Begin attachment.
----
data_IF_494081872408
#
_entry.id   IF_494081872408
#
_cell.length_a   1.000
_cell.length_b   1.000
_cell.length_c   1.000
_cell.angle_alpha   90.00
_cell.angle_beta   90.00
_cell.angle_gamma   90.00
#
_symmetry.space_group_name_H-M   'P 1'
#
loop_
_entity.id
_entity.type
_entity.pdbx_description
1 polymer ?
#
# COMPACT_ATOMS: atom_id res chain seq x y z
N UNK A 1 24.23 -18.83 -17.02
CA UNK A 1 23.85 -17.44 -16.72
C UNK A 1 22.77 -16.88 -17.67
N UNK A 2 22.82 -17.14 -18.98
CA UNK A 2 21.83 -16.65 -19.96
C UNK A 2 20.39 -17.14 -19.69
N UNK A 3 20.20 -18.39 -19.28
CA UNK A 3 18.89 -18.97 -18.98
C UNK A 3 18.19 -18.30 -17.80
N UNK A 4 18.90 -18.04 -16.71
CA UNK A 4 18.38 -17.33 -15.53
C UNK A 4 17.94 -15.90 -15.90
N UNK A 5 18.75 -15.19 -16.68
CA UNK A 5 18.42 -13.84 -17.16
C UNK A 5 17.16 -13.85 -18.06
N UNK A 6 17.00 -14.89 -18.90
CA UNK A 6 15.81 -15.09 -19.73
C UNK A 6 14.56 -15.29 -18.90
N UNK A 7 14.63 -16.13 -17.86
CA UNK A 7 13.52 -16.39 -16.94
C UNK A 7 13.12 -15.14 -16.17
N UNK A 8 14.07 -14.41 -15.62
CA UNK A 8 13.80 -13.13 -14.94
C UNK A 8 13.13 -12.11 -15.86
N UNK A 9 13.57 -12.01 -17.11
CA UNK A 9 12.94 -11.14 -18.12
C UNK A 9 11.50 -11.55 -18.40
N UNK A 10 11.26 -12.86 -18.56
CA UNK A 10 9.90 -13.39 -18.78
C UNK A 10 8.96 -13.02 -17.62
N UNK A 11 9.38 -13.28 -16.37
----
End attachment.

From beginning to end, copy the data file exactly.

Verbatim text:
data_IF_494081872408
#
_entry.id   IF_494081872408
#
_cell.length_a   1.000
_cell.length_b   1.000
_cell.length_c   1.000
_cell.angle_alpha   90.00
_cell.angle_beta   90.00
_cell.angle_gamma   90.00
#
_symmetry.space_group_name_H-M   'P 1'
#
loop_
_entity.id
_entity.type
_entity.pdbx_description
1 polymer ?
#
# COMPACT_ATOMS: atom_id res chain seq x y z
N UNK A 1 24.23 -18.83 -17.02
CA UNK A 1 23.85 -17.44 -16.72
C UNK A 1 22.77 -16.88 -17.67
N UNK A 2 22.82 -17.14 -18.98
CA UNK A 2 21.83 -16.65 -19.96
C UNK A 2 20.39 -17.14 -19.69
N UNK A 3 20.20 -18.39 -19.28
CA UNK A 3 18.89 -18.97 -18.98
C UNK A 3 18.19 -18.30 -17.80
N UNK A 4 18.90 -18.04 -16.71
CA UNK A 4 18.38 -17.33 -15.53
C UNK A 4 17.94 -15.90 -15.90
N UNK A 5 18.75 -15.19 -16.68
CA UNK A 5 18.42 -13.84 -17.16
C UNK A 5 17.16 -13.85 -18.06
N UNK A 6 17.00 -14.89 -18.90
CA UNK A 6 15.81 -15.09 -19.73
C UNK A 6 14.56 -15.29 -18.90
N UNK A 7 14.63 -16.13 -17.86
CA UNK A 7 13.52 -16.39 -16.94
C UNK A 7 13.12 -15.14 -16.17
N UNK A 8 14.07 -14.41 -15.62
CA UNK A 8 13.80 -13.13 -14.94
C UNK A 8 13.13 -12.11 -15.86
N UNK A 9 13.57 -12.01 -17.11
CA UNK A 9 12.94 -11.14 -18.12
C UNK A 9 11.50 -11.55 -18.40
N UNK A 10 11.26 -12.86 -18.56
CA UNK A 10 9.90 -13.39 -18.78
C UNK A 10 8.96 -13.02 -17.62
N UNK A 11 9.38 -13.28 -16.37